Asynchronous programming radically modii es the execution order and therefore debugging.
Because debugging relies on suspending the execution and then stepping line by line through it,
it is more difi cult to understand the execution behavior and to mimic what is really happening.
The JVM determines the execution order of threads at run time. It is almost impossible to
simulate the same behavior because of very different available resources on test and development
environments. If you don't need it, asynchronous execution adds undesired complexity.
Threading and asynchronous execution can be a great tool only if used properly without
starving resources. It is a good idea to run nonblocking parts asynchronously, but not on
In the age of multicores and web 2.0, asynchronous programming uses computing resources,
delegates nonblocking tasks, and results in faster and more responsive user interfaces. Even if your
application does not implement the asynchronous pattern, most application servers and JVMs use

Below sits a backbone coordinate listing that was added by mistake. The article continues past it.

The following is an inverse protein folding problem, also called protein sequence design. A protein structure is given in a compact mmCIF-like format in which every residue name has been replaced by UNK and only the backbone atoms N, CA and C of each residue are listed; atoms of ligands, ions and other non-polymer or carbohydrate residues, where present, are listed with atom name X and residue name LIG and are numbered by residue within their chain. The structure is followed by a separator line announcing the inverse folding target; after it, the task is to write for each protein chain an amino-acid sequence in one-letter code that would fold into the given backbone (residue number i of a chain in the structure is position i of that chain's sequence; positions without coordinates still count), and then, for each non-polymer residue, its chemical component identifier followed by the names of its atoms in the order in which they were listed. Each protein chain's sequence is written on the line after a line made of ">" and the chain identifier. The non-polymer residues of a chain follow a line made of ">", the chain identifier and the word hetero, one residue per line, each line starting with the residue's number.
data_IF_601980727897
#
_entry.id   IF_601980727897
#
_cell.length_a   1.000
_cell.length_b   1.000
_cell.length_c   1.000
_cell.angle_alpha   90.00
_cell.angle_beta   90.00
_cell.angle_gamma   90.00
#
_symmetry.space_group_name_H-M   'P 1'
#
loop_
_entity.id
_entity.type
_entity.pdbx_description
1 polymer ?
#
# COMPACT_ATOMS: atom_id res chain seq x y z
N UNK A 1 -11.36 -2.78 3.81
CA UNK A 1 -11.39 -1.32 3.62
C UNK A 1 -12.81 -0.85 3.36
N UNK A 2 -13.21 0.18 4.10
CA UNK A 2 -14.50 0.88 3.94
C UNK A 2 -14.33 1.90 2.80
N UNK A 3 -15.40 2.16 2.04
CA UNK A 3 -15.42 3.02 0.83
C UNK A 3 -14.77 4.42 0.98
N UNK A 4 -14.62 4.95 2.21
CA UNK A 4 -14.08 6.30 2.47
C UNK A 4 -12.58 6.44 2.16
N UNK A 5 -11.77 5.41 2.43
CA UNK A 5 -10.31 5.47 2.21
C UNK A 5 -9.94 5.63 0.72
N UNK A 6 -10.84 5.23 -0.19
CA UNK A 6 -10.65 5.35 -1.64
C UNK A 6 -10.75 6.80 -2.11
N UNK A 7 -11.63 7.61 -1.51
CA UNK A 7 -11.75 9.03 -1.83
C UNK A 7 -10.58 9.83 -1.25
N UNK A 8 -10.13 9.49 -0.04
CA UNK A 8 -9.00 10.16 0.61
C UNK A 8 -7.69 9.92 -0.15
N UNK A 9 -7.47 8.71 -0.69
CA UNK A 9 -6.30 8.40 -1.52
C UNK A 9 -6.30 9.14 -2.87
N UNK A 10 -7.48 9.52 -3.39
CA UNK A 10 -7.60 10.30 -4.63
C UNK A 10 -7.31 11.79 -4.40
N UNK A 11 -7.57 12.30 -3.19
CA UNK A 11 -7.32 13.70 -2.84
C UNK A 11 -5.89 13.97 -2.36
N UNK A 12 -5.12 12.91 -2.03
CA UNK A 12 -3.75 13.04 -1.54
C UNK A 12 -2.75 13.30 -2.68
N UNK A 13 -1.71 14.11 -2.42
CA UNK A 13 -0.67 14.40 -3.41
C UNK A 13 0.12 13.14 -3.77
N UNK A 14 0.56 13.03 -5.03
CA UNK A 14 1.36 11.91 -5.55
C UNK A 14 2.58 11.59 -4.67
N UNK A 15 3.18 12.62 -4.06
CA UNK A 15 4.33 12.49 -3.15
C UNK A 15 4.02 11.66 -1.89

asynchronous execution internally via thread pools for many operations. Using those available
threads and resources greatly affects your application's efi ciency and responsiveness.
Threading has been a i rst‐class citizen from the early days of Java, but using threads to run
asynchronous tasks was complicated and wasn't always safe in server‐managed containers. With the
release of the Concurrency Framework, Java unleashed a huge set of tools into the hands of Java
Java EE followed this trend by providing an easy‐to‐use and implement annotation‐based
asynchronous programming model. Adding the @Asynchronous annotation tells the container to
execute the function asynchronously.
The servlet API introduced important changes in release 3.0 and further improvements in release
3.1. The new servlet API uses the new nonblocking Java I/O to support asynchronous web
programming in an efi cient way. Although previous approaches needed a request/response couple to
be bound to a thread, the new model can use or release threads using the internal thread pool that
the container provides.
Today Java EE offers all the needed tools to run asynchronous code without the need for a third‐
party framework such as Spring or Quartz. This makes the asynchronous pattern a great tool to
implement if you want to execute nonblocking code asynchronously with almost no boilerplate code.
1. Create an implementation of a session bean that has an asynchronous method.
2. Develop simple functionality that uses asynchronous methodology to persist application log
data to a database.
3. Use the asynchronous feature of Servlet 3.0 to design an asynchronous web service.